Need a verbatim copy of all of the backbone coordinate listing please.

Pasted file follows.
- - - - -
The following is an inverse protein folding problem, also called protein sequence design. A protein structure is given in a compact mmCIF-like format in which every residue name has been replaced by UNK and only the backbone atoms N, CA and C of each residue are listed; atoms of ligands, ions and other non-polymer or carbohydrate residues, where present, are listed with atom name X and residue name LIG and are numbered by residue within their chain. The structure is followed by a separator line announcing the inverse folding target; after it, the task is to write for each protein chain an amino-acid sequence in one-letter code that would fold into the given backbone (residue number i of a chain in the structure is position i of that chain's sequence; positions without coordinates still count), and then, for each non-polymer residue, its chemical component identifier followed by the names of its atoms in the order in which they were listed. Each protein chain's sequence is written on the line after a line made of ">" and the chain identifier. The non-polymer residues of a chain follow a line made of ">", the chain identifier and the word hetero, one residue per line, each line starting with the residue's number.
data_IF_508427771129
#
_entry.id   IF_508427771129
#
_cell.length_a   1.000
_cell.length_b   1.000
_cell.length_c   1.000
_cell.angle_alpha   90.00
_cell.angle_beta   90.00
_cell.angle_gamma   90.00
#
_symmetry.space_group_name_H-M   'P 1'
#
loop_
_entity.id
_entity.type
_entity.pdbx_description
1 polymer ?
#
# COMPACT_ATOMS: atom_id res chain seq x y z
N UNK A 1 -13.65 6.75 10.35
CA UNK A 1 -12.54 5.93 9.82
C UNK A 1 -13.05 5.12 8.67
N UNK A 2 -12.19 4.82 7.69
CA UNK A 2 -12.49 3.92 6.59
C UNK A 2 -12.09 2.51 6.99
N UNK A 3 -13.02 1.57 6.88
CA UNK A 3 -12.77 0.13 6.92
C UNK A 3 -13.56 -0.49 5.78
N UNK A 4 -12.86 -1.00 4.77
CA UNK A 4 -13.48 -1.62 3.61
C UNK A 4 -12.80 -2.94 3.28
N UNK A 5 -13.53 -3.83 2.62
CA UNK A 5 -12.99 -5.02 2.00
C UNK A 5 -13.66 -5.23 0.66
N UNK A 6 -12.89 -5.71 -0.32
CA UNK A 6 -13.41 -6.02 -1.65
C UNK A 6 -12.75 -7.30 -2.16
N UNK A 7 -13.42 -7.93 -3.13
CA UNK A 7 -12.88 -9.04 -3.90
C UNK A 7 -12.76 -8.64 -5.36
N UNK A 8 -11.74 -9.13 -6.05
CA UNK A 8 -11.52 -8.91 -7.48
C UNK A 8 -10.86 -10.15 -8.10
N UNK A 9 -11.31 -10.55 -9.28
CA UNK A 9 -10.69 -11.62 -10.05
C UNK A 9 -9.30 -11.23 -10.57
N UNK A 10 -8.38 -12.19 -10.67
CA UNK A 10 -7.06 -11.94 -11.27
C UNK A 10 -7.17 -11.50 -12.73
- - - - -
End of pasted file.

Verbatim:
The following is an inverse protein folding problem, also called protein sequence design. A protein structure is given in a compact mmCIF-like format in which every residue name has been replaced by UNK and only the backbone atoms N, CA and C of each residue are listed; atoms of ligands, ions and other non-polymer or carbohydrate residues, where present, are listed with atom name X and residue name LIG and are numbered by residue within their chain. The structure is followed by a separator line announcing the inverse folding target; after it, the task is to write for each protein chain an amino-acid sequence in one-letter code that would fold into the given backbone (residue number i of a chain in the structure is position i of that chain's sequence; positions without coordinates still count), and then, for each non-polymer residue, its chemical component identifier followed by the names of its atoms in the order in which they were listed. Each protein chain's sequence is written on the line after a line made of ">" and the chain identifier. The non-polymer residues of a chain follow a line made of ">", the chain identifier and the word hetero, one residue per line, each line starting with the residue's number.
data_IF_508427771129
#
_entry.id   IF_508427771129
#
_cell.length_a   1.000
_cell.length_b   1.000
_cell.length_c   1.000
_cell.angle_alpha   90.00
_cell.angle_beta   90.00
_cell.angle_gamma   90.00
#
_symmetry.space_group_name_H-M   'P 1'
#
loop_
_entity.id
_entity.type
_entity.pdbx_description
1 polymer ?
#
# COMPACT_ATOMS: atom_id res chain seq x y z
N UNK A 1 -13.65 6.75 10.35
CA UNK A 1 -12.54 5.93 9.82
C UNK A 1 -13.05 5.12 8.67
N UNK A 2 -12.19 4.82 7.69
CA UNK A 2 -12.49 3.92 6.59
C UNK A 2 -12.09 2.51 6.99
N UNK A 3 -13.02 1.57 6.88
CA UNK A 3 -12.77 0.13 6.92
C UNK A 3 -13.56 -0.49 5.78
N UNK A 4 -12.86 -1.00 4.77
CA UNK A 4 -13.48 -1.62 3.61
C UNK A 4 -12.80 -2.94 3.28
N UNK A 5 -13.53 -3.83 2.62
CA UNK A 5 -12.99 -5.02 2.00
C UNK A 5 -13.66 -5.23 0.66
N UNK A 6 -12.89 -5.71 -0.32
CA UNK A 6 -13.41 -6.02 -1.65
C UNK A 6 -12.75 -7.30 -2.16
N UNK A 7 -13.42 -7.93 -3.13
CA UNK A 7 -12.88 -9.04 -3.90
C UNK A 7 -12.76 -8.64 -5.36
N UNK A 8 -11.74 -9.13 -6.05
CA UNK A 8 -11.52 -8.91 -7.48
C UNK A 8 -10.86 -10.15 -8.10
N UNK A 9 -11.31 -10.55 -9.28
CA UNK A 9 -10.69 -11.62 -10.05
C UNK A 9 -9.30 -11.23 -10.57
N UNK A 10 -8.38 -12.19 -10.67
CA UNK A 10 -7.06 -11.94 -11.27
C UNK A 10 -7.17 -11.50 -12.73